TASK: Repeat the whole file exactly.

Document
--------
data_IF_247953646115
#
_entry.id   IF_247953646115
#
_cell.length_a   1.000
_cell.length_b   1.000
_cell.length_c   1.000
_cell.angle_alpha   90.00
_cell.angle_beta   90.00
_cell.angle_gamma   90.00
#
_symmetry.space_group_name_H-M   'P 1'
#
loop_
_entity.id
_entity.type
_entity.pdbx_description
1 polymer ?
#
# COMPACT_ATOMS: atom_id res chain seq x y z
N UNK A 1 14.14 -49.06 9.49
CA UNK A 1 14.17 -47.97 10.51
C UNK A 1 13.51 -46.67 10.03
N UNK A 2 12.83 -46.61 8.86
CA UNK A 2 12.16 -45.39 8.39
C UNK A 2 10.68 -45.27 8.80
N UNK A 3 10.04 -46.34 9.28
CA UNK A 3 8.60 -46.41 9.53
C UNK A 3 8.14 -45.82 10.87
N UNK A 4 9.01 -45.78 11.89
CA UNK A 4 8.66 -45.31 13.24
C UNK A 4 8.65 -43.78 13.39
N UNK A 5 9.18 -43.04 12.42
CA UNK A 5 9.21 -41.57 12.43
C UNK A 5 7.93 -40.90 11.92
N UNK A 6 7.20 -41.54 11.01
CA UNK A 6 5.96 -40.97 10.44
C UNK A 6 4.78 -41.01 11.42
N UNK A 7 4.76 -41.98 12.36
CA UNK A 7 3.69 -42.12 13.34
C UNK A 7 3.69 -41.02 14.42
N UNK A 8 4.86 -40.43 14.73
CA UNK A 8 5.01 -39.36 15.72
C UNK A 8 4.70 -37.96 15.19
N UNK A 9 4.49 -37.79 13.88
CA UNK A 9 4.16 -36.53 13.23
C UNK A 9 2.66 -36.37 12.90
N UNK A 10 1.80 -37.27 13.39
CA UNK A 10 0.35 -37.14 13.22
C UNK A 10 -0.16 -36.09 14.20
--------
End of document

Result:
data_IF_247953646115
#
_entry.id   IF_247953646115
#
_cell.length_a   1.000
_cell.length_b   1.000
_cell.length_c   1.000
_cell.angle_alpha   90.00
_cell.angle_beta   90.00
_cell.angle_gamma   90.00
#
_symmetry.space_group_name_H-M   'P 1'
#
loop_
_entity.id
_entity.type
_entity.pdbx_description
1 polymer ?
#
# COMPACT_ATOMS: atom_id res chain seq x y z
N UNK A 1 14.14 -49.06 9.49
CA UNK A 1 14.17 -47.97 10.51
C UNK A 1 13.51 -46.67 10.03
N UNK A 2 12.83 -46.61 8.86
CA UNK A 2 12.16 -45.39 8.39
C UNK A 2 10.68 -45.27 8.80
N UNK A 3 10.04 -46.34 9.28
CA UNK A 3 8.60 -46.41 9.53
C UNK A 3 8.14 -45.82 10.87
N UNK A 4 9.01 -45.78 11.89
CA UNK A 4 8.66 -45.31 13.24
C UNK A 4 8.65 -43.78 13.39
N UNK A 5 9.18 -43.04 12.42
CA UNK A 5 9.21 -41.57 12.43
C UNK A 5 7.93 -40.90 11.92
N UNK A 6 7.20 -41.54 11.01
CA UNK A 6 5.96 -40.97 10.44
C UNK A 6 4.78 -41.01 11.42
N UNK A 7 4.76 -41.98 12.36
CA UNK A 7 3.69 -42.12 13.34
C UNK A 7 3.69 -41.02 14.42
N UNK A 8 4.86 -40.43 14.73
CA UNK A 8 5.01 -39.36 15.72
C UNK A 8 4.70 -37.96 15.19
N UNK A 9 4.49 -37.79 13.88
CA UNK A 9 4.16 -36.53 13.23
C UNK A 9 2.66 -36.37 12.90
N UNK A 10 1.80 -37.27 13.39
CA UNK A 10 0.35 -37.14 13.22
C UNK A 10 -0.16 -36.09 14.20